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State advisory group meets for the first time on requiring COVID-19 vaccine for kids and teens

Student Miles Lewis receives a COVID-19 vaccine from Adam Phillips, an RN with Spokane Public Schools, in May at NC High School.   (Tyler Tjomsland/The Spokesman-Review)

A state advisory group of doctors, community leaders, parents and educators met for the first time Thursday to begin talks on whether COVID-19 vaccines should be required for Washington students next school year.

Thursday’s meeting was the first of three planned this month for the panel to consider the nine criteria the Washington Board of Health will use to determine whether to add the Pfizer-BioNTech COVID-19 vaccine to the registry of required immunizations for students.

The group is only advising the Washington State Board of Health on COVID-19 vaccines, and will provide a recommendation at the end of its meetings. Ultimately, the Board of Health gets the final say.

Each voting member Thursday had to decide whether:

  • The vaccine containing this antigen prevents disease that has significant mortality in at least some sub-set of the population
  • Vaccinating against this disease reduces the risk of person-to-person transmission, with transmission in a school or child care setting or activity being given the highest priority

After hours of presentations and discussion, the group unanimously agreed that the COVID-19 vaccine met the first criteria point, while members of the group were more divided on the question of transmission with five members either voting “no” or “unsure.”

The group heard presentations from Eric Lofgren, an epidemiologist at Washington State University, and Steve Lim from the University of Washington’s Institute for Health Metrics and Evaluation as well as staff from the Department of Health.

Kids and teens currently have the highest seven-day COVID case rate of any age group in Washington. In January, one in four COVID cases were in children 17 and younger, data from the state health department show.

“We’re in a severe pediatric outbreak at the moment,” Lofgren said.

As of Dec. 31, there have been 93 confirmed and hospitalized cases of MIS-C, an inflammatory syndrome impacting the lungs, heart and other organs, in children and teens in Washington as a result of COVID-19, and none of those children were vaccinated.

Statewide, 13 children and teens have died from COVID-19.

Balancing the risk of COVID-19 with the risk of vaccination meant examining the incidence rates of myocarditis as a side effect, predominantly in young males, after getting vaccinated against COVID-19.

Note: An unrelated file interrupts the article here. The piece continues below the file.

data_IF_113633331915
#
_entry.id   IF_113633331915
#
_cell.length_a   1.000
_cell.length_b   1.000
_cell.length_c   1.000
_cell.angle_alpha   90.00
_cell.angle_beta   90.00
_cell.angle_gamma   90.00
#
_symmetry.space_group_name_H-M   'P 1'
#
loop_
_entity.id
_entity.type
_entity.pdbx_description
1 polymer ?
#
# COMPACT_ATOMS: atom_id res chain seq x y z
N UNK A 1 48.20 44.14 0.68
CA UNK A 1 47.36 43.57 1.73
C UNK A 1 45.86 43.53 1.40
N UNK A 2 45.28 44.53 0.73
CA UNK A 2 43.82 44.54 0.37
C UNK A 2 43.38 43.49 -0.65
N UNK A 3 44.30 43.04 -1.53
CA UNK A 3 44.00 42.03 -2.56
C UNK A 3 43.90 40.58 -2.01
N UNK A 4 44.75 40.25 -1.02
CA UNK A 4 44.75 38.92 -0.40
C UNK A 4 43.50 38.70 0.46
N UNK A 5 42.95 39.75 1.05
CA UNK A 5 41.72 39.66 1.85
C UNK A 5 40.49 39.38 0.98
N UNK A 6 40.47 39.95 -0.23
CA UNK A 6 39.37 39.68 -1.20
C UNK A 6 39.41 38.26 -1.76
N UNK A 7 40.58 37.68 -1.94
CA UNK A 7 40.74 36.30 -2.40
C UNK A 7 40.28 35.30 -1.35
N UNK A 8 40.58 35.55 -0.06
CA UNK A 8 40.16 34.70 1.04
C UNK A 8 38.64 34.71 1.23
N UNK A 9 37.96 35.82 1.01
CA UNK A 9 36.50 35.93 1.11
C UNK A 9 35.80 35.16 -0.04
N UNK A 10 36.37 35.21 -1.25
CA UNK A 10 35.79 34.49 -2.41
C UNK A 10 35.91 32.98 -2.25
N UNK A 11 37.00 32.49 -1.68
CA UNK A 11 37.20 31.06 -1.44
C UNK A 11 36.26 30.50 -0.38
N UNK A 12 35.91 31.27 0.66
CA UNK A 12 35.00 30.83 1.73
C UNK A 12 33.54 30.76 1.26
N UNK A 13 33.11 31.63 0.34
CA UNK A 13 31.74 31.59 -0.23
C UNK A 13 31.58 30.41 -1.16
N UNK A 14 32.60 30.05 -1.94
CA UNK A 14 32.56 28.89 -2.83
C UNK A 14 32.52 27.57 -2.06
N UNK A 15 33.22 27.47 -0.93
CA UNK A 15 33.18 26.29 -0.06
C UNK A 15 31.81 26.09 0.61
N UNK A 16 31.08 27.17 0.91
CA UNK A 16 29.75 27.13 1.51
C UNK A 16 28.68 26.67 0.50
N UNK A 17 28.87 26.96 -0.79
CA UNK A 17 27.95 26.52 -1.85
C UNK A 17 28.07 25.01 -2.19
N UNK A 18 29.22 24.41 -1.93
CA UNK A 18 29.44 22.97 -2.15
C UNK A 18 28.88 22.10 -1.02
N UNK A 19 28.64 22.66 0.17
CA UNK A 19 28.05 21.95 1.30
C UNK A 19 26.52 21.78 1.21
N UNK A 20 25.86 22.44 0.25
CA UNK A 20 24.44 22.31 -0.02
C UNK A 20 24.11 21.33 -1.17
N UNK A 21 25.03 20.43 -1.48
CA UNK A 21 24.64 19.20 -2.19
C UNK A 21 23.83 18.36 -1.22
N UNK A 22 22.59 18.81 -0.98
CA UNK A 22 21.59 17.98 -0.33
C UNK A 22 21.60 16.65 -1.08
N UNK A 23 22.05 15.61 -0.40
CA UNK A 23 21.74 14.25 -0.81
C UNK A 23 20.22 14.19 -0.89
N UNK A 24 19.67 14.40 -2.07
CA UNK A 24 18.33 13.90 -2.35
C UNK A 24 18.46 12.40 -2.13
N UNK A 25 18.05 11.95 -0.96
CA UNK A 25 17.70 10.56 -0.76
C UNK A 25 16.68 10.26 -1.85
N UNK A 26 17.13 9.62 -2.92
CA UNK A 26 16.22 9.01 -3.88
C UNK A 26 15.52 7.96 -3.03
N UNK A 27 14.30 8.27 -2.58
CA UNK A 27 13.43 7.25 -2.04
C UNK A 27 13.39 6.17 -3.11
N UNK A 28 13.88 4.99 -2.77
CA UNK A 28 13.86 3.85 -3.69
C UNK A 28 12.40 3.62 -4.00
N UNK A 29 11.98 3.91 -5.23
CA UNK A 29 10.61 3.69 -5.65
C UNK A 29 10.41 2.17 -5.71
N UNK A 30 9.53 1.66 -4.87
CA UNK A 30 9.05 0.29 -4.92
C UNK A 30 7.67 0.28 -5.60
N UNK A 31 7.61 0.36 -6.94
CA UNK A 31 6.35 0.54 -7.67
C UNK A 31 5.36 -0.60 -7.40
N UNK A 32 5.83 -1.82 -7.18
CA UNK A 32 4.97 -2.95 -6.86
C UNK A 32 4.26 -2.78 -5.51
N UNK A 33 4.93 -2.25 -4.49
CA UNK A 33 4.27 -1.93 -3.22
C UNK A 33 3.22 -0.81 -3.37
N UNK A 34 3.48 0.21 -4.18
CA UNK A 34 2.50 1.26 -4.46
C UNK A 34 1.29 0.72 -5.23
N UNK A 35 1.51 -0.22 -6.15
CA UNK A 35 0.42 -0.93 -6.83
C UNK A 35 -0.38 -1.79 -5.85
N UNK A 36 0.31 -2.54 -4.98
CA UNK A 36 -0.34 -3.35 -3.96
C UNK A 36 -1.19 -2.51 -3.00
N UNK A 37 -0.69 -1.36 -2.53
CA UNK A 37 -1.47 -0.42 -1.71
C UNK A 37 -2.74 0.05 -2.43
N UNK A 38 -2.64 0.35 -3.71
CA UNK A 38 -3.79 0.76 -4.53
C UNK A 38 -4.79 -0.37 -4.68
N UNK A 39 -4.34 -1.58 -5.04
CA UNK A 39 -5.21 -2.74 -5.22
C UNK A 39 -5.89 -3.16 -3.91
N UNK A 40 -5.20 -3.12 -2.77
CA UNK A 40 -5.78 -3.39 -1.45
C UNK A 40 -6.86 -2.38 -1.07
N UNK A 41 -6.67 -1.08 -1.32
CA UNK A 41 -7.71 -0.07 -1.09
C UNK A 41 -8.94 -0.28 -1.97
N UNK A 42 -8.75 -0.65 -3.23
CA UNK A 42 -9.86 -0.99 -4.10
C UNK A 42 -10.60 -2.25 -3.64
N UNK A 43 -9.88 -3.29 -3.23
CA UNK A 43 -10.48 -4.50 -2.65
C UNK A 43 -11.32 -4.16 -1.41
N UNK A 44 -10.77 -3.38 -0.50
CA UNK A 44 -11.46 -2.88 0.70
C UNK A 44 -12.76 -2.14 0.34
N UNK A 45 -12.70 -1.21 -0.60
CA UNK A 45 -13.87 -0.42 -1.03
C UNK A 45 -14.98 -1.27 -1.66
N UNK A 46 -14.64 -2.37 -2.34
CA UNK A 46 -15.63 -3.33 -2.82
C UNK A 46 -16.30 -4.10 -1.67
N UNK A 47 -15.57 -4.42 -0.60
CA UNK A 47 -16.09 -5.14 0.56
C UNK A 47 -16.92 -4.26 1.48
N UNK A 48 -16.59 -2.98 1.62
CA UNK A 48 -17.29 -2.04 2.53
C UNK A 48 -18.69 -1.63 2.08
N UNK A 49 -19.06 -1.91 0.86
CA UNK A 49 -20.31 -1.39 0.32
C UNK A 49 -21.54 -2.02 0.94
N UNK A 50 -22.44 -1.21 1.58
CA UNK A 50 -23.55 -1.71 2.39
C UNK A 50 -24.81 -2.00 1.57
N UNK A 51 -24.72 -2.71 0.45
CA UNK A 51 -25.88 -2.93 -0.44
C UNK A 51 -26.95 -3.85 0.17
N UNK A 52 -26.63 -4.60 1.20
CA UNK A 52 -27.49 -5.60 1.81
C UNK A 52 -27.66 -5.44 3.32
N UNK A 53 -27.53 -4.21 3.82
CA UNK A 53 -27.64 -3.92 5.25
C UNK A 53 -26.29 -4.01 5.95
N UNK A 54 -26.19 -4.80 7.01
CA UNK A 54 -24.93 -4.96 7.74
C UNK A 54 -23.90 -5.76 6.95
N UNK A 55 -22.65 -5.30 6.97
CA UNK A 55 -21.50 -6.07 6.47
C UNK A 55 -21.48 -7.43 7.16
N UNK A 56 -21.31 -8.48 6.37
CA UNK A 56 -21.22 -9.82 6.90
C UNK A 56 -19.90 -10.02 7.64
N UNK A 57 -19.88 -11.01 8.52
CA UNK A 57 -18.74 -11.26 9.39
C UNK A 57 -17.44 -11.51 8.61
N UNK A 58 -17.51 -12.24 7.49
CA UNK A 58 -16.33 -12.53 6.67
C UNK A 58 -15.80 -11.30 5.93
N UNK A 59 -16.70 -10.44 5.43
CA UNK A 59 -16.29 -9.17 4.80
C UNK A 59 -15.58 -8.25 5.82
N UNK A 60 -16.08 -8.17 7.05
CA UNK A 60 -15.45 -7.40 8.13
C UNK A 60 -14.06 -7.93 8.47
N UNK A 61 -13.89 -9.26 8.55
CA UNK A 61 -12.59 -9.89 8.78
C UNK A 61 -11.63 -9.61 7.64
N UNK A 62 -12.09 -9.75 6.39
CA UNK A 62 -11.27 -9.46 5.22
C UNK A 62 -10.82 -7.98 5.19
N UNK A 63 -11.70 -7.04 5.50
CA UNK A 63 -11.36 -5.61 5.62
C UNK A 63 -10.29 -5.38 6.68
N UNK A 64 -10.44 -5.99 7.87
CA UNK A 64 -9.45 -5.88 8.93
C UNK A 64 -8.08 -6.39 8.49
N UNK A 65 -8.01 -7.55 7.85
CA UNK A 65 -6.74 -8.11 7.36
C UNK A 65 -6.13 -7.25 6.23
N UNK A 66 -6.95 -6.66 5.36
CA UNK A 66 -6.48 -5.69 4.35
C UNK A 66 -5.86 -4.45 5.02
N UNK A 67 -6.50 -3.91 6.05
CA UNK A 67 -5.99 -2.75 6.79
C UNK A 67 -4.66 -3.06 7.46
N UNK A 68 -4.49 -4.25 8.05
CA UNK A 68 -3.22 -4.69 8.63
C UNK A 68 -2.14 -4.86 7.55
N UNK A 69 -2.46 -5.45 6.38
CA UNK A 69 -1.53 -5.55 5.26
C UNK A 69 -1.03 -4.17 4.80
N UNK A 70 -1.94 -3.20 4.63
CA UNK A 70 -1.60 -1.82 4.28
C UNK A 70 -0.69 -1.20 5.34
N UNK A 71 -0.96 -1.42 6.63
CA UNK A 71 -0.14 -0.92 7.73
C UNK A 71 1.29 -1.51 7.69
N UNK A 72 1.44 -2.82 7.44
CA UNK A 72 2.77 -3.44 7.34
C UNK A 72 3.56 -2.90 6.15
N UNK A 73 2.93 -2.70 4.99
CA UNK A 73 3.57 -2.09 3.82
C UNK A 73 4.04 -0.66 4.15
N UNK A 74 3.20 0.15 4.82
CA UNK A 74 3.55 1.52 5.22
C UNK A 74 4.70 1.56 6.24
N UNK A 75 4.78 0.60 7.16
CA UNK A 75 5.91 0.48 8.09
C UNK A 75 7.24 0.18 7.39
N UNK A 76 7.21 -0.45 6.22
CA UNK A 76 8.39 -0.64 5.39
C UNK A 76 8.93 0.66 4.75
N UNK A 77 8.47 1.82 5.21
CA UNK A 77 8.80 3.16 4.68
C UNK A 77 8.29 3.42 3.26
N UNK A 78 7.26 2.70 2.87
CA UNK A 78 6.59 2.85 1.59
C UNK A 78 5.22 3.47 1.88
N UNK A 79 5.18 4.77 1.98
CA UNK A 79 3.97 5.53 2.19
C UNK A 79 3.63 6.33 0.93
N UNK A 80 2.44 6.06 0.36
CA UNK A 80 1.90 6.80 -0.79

Lofgren told the panel about a recent study that found there would be 70.7 cases of myocarditis per 1 million doses in 12- to 15-year-olds, and that increased to 105.9 cases per 1 million doses in 16- and 17-year-olds.

The Food and Drug Administration risk-benefit analysis of vaccinations for kids 5 to 11 shows the benefits of vaccines outweigh the risk of getting COVID-19 in this age group except in a scenario similar to June 2021, when case counts had dropped significantly nationwide.

Lofgren said it’s possible for the country to get there again, but it isn’t yet.

“We could see cases once again drop to that level,” Lofgren said. “It’s possible we’ll get there if everything breaks our way, but it’s not where we are now.”

While the COVID vaccines are effective at preventing severe disease and greatly lower the risk of hospitalization in both adults and kids, how the vaccines impact transmission is a trickier question.

There are no studies showing how effective vaccines are in slowing transmission in schools. This is likely, in part, due to the fact that vaccines for 5- to 11-year-olds have only been authorized for three months.

Lofgren said there is some indication that outbreaks have been reduced as a result of vaccine mandates at local universities.

But the technical advisory group is faced with an even more perplexing problem: there’s no way to predict how the virus will change or mutate in the coming months.

Models from IHME show that as long as omicron remains the predominant variant, cases and hospitalizations will decline significantly with the omicron wave ending by this spring.

Experts warned the panel it is still possible the virus will mutate and more variants will emerge, however, and there is no guarantee that they will be more mild than omicron.

The technical advisory group is scheduled to meet two more times in February and make a recommendation to the State Board of Health soon with the available data in front of members now.

But making that recommendation now, with the omicron variant making up 100% of the state’s most recently sequenced cases, is challenging. And research that would be pertinent hasn’t been published yet; there is not yet evidence, for example, that vaccines reduced transmission in schools or among kids and teens during the omicron wave.

Dr. Tao Kwan-Gett, chief science officer at the Department of Health and the group’s co-leader, encouraged people to vote based on the information presented.

“We’re not asking people to evaluate the evidence, what we’re asking is, given the information presented, does it fit the criteria presented?” he said.

Members of the public who want to provide public comment on requiring COVID-19 vaccines should direct their comments to the State Board of Health, not the technical advisory group, which is not fielding public opinion for its recommendation.

Arielle Dreher's reporting for The Spokesman-Review is primarily funded by the Smith-Barbieri Progressive Fund, with additional support from Report for America and members of the Spokane community. These stories can be republished by other organizations for free under a Creative Commons license. For more information on this, please contact our newspaper’s managing editor.